That was a bit of a contrast to Steve Clayton’s opening line of, “Your company is only as innovative as your technology is” – but I tend to agree with Craig. Technology is the enabler. Strong innovation comes from listening to your customers, and creating the right solution for them. And strong people within your organisation who can make the necessary changes.

Virgin are, of course, using new technology too. In something called ‘The Immersive Digital Adventure (IDA)’ Virgin are using Microsoft software to intelligently analyse data. This then allows the airline staff to offer personalised messages to customers. So rather than saying, “Thank you for flying Virgin” as passengers exited the plane, they can now say, “Enjoy your holiday in Disneyworld” or, “Have fun with your family in Dallas.” All using Microsoft Hololens – augmented virtual reality.

A really interesting keynote came from Arsenal Football Club’s IT Director, Hywel Sloman. He said that he had to think of himself as a business leader first; an IT leader second. A recent Computer Weekly article (also featuring Hywell) suggested that, “CIOs need to become top marketers to sell the benefits of IT for digital initiatives…they have to move from being considered as operational managers to IT business leaders.”

It’s true – IT has a fundamental impact on business performance, and yet, as a department, too few IT Managers are part of discussions at board level.

Hywel’s experience at Arsenal demonstrates just how much of a correlation with customer experience IT does have. For example, he said that putting WiFi in stadiums offers very little value in itself. What customers care about is finding the shortest queue for the loo. Or getting beer quicker.

He also spoke about the fact that the Armoury, the retail store at Emirates, will do more transactions on a match day than a Saturday at the whole of Marks & Spencer, the whole of Gap and the whole of Argos. But for many fans, this was going to be a one off, special occasion, so the experience within the store needed to reflect that. By investing in technology, the average transaction time has been reduced by 50% to 30 seconds.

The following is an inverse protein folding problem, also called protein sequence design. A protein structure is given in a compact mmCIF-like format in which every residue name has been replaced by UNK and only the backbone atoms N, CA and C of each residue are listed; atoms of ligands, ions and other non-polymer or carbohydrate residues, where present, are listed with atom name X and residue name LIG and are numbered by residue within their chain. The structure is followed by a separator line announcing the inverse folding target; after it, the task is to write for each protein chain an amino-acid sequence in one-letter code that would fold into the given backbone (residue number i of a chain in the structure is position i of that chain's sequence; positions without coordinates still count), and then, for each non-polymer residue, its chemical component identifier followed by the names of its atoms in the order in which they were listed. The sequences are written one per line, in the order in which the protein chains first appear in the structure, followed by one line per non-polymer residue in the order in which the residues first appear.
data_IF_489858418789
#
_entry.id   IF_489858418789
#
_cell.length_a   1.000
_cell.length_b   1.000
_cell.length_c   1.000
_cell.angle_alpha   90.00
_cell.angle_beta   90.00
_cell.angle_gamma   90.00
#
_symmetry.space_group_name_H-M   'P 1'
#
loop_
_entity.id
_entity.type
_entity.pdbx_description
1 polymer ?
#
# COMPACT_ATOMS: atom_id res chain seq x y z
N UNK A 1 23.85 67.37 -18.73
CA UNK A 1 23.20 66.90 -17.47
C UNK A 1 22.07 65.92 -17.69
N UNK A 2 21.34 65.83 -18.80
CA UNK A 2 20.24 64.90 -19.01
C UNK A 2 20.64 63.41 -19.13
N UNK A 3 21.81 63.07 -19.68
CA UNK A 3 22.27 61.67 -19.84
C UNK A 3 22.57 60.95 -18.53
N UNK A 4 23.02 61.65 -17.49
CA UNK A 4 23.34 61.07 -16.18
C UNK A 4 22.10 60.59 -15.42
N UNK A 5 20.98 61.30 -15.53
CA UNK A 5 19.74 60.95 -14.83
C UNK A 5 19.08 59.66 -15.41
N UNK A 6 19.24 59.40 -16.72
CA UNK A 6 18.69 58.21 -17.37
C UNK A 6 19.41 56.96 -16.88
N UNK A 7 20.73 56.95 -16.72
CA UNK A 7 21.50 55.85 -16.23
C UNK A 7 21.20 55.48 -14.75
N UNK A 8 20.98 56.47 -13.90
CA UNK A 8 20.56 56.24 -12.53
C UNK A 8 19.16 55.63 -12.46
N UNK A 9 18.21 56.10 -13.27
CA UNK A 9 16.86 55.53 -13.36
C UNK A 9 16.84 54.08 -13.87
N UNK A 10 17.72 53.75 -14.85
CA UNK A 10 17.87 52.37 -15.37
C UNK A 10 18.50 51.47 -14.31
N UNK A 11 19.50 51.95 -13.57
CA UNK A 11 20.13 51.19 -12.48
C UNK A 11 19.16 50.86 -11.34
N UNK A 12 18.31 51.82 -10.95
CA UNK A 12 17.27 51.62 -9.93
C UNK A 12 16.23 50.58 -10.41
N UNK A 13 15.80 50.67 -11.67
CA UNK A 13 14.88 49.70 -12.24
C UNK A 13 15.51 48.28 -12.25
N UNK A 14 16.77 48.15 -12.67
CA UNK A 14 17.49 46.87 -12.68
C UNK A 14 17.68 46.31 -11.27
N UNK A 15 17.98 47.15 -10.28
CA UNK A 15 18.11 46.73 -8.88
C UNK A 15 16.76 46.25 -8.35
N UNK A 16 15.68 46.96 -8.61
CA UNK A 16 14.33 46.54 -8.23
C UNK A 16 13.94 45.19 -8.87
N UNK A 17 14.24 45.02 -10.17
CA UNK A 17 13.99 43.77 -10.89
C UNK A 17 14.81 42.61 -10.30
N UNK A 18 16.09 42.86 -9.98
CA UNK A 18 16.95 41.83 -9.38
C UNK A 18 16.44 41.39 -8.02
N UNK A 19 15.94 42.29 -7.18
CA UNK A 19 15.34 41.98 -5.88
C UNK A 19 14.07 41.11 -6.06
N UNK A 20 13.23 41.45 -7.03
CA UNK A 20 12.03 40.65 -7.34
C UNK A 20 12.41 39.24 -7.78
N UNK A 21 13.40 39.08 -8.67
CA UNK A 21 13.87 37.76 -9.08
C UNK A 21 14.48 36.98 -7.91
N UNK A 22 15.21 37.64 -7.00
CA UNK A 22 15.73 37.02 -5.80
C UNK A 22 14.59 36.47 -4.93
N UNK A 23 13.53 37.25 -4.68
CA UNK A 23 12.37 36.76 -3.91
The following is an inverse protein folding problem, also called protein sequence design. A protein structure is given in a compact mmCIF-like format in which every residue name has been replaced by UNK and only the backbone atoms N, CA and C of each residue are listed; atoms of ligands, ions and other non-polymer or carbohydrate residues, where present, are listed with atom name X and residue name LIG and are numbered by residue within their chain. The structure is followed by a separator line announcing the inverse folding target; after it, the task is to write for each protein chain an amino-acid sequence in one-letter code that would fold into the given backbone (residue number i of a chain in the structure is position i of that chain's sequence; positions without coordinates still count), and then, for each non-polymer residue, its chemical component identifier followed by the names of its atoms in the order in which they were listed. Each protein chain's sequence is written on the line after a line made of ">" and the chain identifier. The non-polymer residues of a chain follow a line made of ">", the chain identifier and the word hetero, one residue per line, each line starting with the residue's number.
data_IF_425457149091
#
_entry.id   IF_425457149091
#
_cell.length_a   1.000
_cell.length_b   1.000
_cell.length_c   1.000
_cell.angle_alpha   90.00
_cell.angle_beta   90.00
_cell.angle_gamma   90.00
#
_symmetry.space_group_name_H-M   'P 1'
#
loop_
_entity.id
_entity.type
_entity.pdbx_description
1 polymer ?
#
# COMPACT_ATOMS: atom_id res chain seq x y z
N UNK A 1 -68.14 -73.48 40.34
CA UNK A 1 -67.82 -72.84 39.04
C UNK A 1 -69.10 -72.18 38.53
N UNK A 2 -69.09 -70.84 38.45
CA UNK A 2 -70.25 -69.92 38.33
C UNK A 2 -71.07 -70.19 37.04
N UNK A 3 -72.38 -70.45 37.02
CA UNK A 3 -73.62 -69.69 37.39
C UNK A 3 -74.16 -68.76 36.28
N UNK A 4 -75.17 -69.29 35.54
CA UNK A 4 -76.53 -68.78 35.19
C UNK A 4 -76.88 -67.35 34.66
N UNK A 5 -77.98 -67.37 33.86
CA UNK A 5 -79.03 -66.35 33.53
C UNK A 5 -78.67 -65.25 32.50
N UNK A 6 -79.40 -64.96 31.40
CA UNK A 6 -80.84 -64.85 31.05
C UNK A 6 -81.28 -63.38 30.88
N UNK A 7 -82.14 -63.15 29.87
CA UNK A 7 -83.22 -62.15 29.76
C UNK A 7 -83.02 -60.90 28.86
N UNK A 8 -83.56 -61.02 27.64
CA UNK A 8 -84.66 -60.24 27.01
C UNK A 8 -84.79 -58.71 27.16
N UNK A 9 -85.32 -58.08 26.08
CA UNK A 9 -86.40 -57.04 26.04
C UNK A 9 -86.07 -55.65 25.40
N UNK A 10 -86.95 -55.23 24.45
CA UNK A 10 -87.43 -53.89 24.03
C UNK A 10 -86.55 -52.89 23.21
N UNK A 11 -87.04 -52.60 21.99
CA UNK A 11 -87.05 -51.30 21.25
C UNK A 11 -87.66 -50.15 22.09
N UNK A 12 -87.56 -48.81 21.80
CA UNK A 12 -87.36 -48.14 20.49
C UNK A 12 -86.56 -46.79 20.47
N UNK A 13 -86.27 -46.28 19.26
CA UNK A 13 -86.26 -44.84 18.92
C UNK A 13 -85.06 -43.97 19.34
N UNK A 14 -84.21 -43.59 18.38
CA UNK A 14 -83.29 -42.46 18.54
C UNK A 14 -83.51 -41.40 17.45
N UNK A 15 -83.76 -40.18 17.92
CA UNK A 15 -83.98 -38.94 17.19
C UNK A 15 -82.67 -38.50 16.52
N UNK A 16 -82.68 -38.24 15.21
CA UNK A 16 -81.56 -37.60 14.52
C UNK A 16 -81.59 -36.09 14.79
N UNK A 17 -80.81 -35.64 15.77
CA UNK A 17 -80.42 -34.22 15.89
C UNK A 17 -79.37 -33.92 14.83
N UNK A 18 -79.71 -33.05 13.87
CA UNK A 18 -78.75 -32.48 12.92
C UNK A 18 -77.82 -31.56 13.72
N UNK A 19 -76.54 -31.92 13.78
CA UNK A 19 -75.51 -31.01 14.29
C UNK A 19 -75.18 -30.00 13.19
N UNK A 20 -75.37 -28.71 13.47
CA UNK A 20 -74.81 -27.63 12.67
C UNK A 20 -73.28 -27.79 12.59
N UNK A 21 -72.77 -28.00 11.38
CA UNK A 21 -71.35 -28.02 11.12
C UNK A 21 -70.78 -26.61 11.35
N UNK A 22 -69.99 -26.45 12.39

This of course has a direct impact on the wages of footballers, and being able to afford the talent that Arsenal seek.

Furthermore, Arsenal have got rid of 27 separate purchasing systems and invested in a Microsoft CRM solution which meant that “when people call in, we have a pretty good idea of what they want” according to Hywel.

Coming back to this argument about technology vs. innovation, whilst I’m very much of the opinion that people are the biggest factor, and technology is secondary to them (technology can’t have the idea in the first place, or sell it into the board), it’s still important to get the mechanisms right, to allow the innovation to take full effect.

Making use of the ‘intelligent cloud’ will provide a platform for bold decisions to be made, according to Microsoft. It’s the notion of capacity, or ‘thinking big’ which is where Cloud technology really comes into its own. This video does a good job of visualising that:

Also announced at the event: Microsoft are expanding their data centre regions in Ireland and the Netherlands, and are also opening their first UK data centre for commercial cloud services in 2016. So there is a real commitment to building the right tools here in the UK, to allow productivity to flourish.

Seb Coe, in the middle of a very interesting week for him, came on stage at the end of the day and spoke about the London Olympics. He said, “The Opening Ceremony set a tone for the London Olympics that stayed, because everyone bought into the vision.”

You can have the greatest tools in the world that do all sorts of clever stuff, but unless you empower people and get them to understand the reason they are doing something, those tools will just stay tools. People are what matter.  

And I’m incredibly proud to work amongst some of the best here at TSG.